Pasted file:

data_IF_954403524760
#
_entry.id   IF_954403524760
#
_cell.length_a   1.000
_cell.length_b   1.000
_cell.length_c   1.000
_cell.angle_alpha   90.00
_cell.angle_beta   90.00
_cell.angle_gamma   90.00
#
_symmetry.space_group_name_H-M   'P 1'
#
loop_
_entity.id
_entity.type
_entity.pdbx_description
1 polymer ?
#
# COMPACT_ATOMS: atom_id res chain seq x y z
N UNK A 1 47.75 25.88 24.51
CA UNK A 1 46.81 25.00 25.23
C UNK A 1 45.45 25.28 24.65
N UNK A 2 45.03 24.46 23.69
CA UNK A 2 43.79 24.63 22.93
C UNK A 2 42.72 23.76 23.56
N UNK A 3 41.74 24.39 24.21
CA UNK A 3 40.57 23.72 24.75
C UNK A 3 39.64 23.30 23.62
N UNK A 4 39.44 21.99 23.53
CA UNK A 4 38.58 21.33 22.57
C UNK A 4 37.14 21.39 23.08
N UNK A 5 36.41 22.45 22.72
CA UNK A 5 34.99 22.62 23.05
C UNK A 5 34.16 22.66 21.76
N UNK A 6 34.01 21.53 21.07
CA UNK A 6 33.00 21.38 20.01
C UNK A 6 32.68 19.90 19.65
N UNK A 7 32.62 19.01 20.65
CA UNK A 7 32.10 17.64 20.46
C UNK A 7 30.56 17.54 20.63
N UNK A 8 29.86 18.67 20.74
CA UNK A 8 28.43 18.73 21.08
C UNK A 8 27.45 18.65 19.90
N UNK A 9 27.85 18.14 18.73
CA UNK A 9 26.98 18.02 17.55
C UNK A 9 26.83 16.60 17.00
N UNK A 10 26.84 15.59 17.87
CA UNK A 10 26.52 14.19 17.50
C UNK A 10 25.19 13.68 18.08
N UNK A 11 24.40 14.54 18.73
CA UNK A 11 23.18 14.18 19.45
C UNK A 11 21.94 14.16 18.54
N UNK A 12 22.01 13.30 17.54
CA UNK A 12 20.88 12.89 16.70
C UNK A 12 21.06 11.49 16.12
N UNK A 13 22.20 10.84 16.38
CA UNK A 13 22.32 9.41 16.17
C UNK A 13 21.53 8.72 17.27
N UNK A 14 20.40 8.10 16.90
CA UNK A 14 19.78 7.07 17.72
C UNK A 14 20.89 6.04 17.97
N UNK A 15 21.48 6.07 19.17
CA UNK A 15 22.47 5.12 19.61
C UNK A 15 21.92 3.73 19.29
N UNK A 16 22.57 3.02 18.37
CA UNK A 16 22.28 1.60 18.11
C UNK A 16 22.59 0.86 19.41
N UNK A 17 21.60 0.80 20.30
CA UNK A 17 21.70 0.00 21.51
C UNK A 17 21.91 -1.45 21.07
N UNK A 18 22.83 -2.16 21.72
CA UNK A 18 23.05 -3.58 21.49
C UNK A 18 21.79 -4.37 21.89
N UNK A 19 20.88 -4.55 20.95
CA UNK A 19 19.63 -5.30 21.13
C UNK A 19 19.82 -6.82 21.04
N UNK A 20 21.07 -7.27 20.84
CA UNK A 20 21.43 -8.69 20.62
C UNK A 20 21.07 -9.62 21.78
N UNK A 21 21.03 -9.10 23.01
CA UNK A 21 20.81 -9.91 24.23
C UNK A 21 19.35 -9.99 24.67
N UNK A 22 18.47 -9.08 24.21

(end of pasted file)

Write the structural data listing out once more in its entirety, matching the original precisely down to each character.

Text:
data_IF_954403524760
#
_entry.id   IF_954403524760
#
_cell.length_a   1.000
_cell.length_b   1.000
_cell.length_c   1.000
_cell.angle_alpha   90.00
_cell.angle_beta   90.00
_cell.angle_gamma   90.00
#
_symmetry.space_group_name_H-M   'P 1'
#
loop_
_entity.id
_entity.type
_entity.pdbx_description
1 polymer ?
#
# COMPACT_ATOMS: atom_id res chain seq x y z
N UNK A 1 47.75 25.88 24.51
CA UNK A 1 46.81 25.00 25.23
C UNK A 1 45.45 25.28 24.65
N UNK A 2 45.03 24.46 23.69
CA UNK A 2 43.79 24.63 22.93
C UNK A 2 42.72 23.76 23.56
N UNK A 3 41.74 24.39 24.21
CA UNK A 3 40.57 23.72 24.75
C UNK A 3 39.64 23.30 23.62
N UNK A 4 39.44 21.99 23.53
CA UNK A 4 38.58 21.33 22.57
C UNK A 4 37.14 21.39 23.08
N UNK A 5 36.41 22.45 22.72
CA UNK A 5 34.99 22.62 23.05
C UNK A 5 34.16 22.66 21.76
N UNK A 6 34.01 21.53 21.07
CA UNK A 6 33.00 21.38 20.01
C UNK A 6 32.68 19.90 19.65
N UNK A 7 32.62 19.01 20.65
CA UNK A 7 32.10 17.64 20.46
C UNK A 7 30.56 17.54 20.63
N UNK A 8 29.86 18.67 20.74
CA UNK A 8 28.43 18.73 21.08
C UNK A 8 27.45 18.65 19.90
N UNK A 9 27.85 18.14 18.73
CA UNK A 9 26.98 18.02 17.55
C UNK A 9 26.83 16.60 17.00
N UNK A 10 26.84 15.59 17.87
CA UNK A 10 26.52 14.19 17.50
C UNK A 10 25.19 13.68 18.08
N UNK A 11 24.40 14.54 18.73
CA UNK A 11 23.18 14.18 19.45
C UNK A 11 21.94 14.16 18.54
N UNK A 12 22.01 13.30 17.54
CA UNK A 12 20.88 12.89 16.70
C UNK A 12 21.06 11.49 16.12
N UNK A 13 22.20 10.84 16.38
CA UNK A 13 22.32 9.41 16.17
C UNK A 13 21.53 8.72 17.27
N UNK A 14 20.40 8.10 16.90
CA UNK A 14 19.78 7.07 17.72
C UNK A 14 20.89 6.04 17.97
N UNK A 15 21.48 6.07 19.17
CA UNK A 15 22.47 5.12 19.61
C UNK A 15 21.92 3.73 19.29
N UNK A 16 22.57 3.02 18.37
CA UNK A 16 22.28 1.60 18.11
C UNK A 16 22.59 0.86 19.41
N UNK A 17 21.60 0.80 20.30
CA UNK A 17 21.70 0.00 21.51
C UNK A 17 21.91 -1.45 21.07
N UNK A 18 22.83 -2.16 21.72
CA UNK A 18 23.05 -3.58 21.49
C UNK A 18 21.79 -4.37 21.89
N UNK A 19 20.88 -4.55 20.95
CA UNK A 19 19.63 -5.30 21.13
C UNK A 19 19.82 -6.82 21.04
N UNK A 20 21.07 -7.27 20.84
CA UNK A 20 21.43 -8.69 20.62
C UNK A 20 21.07 -9.62 21.78
N UNK A 21 21.03 -9.10 23.01
CA UNK A 21 20.81 -9.91 24.23
C UNK A 21 19.35 -9.99 24.67
N UNK A 22 18.47 -9.08 24.21